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Colin Hogg: Food race looks good, tastes awful

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Well-dressed hosts bring little and less to the table in cringeworthy final featuring couple that couldn't cook.

Host Zoe Marshall was full of stupid questions, while judges Lorenzo (left) and Leonardo Bresolin seemed mostly interested in stuffing their faces.
Host Zoe Marshall was full of stupid questions, while judges Lorenzo (left) and Leonardo Bresolin seemed mostly interested in stuffing their faces.

Some races end without any real winner - and so it was with TV3's The Great Food Race, which bit its last bite on Sunday night, too long, too drawn out and just too plain silly to really care about, much less care which bright-eyed young couple eventually won.

It had felt a bit like that all those weeks ago with the first show. Though, having skipped much of the epic action in between, I had faintly hoped things might get a little better.

Watching that final 90-minute episode was an arm-bitingly awful experience, a slow-motion array of awkward moments, something so foolish it might have been comedy, but sadly wasn't.

Conceived by Julie Christie, the once-queen of this sort of stuff, The Great Food Race was a bit of a mash-up, setting out to tap into our ongoing obsession with television food shows, but with added action and glamour.

The added action involved having the competing couples running around the place - including China in one episode - chasing various ingredients. In Sunday's final, they were looking for eggs hidden in a cornfield ... as you do.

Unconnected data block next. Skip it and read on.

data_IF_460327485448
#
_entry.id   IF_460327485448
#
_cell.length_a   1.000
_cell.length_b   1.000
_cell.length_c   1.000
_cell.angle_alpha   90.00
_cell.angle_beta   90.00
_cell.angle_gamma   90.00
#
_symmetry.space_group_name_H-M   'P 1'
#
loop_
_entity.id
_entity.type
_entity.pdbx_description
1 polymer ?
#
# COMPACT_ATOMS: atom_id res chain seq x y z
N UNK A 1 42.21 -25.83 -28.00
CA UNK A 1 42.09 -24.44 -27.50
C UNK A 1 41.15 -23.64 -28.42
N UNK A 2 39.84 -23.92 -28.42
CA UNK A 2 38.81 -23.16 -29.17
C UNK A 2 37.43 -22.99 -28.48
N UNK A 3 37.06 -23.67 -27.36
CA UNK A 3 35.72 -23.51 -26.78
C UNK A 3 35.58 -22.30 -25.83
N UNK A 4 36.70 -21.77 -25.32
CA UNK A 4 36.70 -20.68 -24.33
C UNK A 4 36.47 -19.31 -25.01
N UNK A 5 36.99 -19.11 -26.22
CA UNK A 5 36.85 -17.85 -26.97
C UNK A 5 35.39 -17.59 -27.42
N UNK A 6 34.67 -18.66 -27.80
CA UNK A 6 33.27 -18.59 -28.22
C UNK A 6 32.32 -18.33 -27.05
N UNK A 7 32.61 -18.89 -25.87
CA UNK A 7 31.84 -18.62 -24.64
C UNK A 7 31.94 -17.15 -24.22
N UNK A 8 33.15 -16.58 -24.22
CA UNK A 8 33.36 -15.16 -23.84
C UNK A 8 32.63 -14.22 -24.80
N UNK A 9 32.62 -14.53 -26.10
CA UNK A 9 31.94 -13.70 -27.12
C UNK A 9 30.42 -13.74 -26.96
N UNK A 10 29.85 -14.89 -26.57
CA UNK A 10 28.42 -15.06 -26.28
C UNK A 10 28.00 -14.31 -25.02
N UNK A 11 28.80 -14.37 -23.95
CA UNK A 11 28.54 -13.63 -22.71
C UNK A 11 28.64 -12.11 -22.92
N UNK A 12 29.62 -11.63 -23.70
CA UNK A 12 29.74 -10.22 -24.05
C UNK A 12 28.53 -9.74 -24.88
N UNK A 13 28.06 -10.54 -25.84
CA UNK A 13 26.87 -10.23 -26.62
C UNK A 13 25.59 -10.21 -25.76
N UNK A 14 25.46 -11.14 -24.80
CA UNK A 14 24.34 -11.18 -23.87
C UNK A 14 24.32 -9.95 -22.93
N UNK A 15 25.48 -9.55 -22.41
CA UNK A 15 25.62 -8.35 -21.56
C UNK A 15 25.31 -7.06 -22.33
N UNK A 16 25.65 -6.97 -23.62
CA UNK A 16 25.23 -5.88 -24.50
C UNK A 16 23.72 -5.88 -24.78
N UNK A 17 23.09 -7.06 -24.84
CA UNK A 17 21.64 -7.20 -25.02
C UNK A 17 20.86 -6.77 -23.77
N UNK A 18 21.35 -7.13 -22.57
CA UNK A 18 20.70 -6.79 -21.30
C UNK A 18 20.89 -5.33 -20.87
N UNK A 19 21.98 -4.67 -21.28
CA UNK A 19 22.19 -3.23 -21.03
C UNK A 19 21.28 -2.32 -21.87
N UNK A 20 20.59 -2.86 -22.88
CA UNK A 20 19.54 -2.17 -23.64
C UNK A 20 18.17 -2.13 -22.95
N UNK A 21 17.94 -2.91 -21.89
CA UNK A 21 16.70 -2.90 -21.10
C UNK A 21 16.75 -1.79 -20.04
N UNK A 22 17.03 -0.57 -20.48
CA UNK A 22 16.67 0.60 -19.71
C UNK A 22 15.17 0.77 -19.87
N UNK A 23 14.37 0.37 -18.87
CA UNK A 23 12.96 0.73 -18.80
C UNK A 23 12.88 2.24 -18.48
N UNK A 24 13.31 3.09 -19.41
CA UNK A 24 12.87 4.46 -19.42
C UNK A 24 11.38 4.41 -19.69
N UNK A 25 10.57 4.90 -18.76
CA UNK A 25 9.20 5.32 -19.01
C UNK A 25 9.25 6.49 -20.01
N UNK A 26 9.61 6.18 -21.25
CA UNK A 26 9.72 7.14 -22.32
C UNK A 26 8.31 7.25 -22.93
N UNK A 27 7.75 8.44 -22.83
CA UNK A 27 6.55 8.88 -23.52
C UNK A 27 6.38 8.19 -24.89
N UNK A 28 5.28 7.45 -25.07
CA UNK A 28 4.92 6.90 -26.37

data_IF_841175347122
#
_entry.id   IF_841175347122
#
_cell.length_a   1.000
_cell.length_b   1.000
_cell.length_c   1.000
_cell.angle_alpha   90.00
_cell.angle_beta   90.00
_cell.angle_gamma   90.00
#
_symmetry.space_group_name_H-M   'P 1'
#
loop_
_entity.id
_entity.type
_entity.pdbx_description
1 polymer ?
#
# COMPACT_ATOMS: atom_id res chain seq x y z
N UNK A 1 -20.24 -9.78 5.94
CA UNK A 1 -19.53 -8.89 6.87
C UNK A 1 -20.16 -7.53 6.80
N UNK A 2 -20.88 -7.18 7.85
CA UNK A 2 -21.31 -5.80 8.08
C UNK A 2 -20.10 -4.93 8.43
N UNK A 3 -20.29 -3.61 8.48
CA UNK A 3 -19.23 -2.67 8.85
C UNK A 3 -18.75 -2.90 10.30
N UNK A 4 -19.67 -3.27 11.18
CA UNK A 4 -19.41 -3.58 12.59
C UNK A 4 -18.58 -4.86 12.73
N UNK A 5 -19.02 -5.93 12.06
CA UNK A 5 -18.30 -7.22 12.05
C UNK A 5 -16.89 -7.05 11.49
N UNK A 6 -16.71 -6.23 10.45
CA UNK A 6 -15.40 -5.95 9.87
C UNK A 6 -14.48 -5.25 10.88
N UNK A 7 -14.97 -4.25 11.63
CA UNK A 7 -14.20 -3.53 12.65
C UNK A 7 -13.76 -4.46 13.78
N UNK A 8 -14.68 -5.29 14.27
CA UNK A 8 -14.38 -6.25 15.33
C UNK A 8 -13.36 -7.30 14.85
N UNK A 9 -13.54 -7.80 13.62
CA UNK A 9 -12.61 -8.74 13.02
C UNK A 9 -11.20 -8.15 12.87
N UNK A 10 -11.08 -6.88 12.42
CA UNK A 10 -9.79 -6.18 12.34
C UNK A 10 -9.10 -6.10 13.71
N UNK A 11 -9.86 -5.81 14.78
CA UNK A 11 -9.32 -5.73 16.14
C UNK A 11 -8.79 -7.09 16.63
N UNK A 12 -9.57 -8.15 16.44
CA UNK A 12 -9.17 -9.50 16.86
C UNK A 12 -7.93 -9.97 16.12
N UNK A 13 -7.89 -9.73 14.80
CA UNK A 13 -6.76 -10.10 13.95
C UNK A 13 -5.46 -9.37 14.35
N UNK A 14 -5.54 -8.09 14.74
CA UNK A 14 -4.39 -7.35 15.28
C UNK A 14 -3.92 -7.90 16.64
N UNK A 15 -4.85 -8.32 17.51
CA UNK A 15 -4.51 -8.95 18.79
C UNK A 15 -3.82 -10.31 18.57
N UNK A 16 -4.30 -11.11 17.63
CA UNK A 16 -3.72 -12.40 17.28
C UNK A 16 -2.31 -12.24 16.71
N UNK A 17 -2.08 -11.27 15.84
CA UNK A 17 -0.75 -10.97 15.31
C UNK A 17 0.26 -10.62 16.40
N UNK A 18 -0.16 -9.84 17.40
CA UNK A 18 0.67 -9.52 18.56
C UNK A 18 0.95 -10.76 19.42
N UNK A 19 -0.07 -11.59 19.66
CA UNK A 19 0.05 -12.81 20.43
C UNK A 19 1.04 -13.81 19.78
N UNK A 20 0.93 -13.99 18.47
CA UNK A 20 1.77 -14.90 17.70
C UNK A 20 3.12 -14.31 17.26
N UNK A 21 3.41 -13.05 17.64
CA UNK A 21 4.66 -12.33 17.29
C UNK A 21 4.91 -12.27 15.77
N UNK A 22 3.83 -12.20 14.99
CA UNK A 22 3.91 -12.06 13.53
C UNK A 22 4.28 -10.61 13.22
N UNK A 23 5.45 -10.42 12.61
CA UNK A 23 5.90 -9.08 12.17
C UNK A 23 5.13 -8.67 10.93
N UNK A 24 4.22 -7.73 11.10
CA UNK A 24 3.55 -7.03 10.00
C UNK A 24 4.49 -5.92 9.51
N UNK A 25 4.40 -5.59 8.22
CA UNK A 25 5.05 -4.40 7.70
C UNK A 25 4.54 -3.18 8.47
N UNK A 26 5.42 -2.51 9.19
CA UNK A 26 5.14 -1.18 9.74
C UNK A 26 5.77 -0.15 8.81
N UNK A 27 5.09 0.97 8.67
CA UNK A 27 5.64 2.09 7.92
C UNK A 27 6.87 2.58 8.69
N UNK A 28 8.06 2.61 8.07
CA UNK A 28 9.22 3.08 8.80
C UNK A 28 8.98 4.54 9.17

The glamour involved presenter Zoe Marshall and judges Lorenzo and Leonardo Bresolin - all strikingly attractive, all wildly over-dressed, and all so empty of anything interesting to say I heard myself desperately shouting suggestions at them.

The key element of the final show had two sets of finalists live-to-air in their studio kitchens, slowly disappearing in their own smog as they furiously cooked against the clock and each other.

To make things even more challenging for the poor devils doing the cooking, Marshall insisted on endlessly filling in any possible gaps by chatting to them, waving her cue cards filled with empty questions and handy cliches.

"What's the plan?" she wanted to know.

"There has to be a plan ...

"OK, what are we doing now?

"OK, absolutely.

"What's in this pot?

"Ok, so you're about to boil the pasta.

"OK, you literally have two minutes and 37 seconds left."

And earlier, of course, there had been much talk of an "epic battle" during which "anything can happen" while "the pressure is building in the kitchen".

All this while dressed like New Zealand's last top model. Though Marshall seemed almost understated next to the judges - one as nervous and dark-suited as an undertaker, the other an extravagant opposite with his vast moustache and silly shouty suit.

If the foodie brothers knew much about food it wasn't made awfully obvious. They didn't taste the final dishes so much as actually eat them. And noisily, good grief. They might have the suits, but they didn't have the style, or even the words.

"You've done pretty good with the bread - awesome," one of them said during the final judgment. It might have been the one with the moustache. It hardly matters. He ate two pieces.

The winners, after a very long pause, were Libby and Elliot, which was no surprise, given that their competition, Sara and Danny, in the end seemed barely able to cook at all, things falling apart so badly they turned their ravioli into meatballs.

Which in a way says it all about The Great Food Race.

READ MORE: The not-so-Great Food Race finale

- NZ Herald

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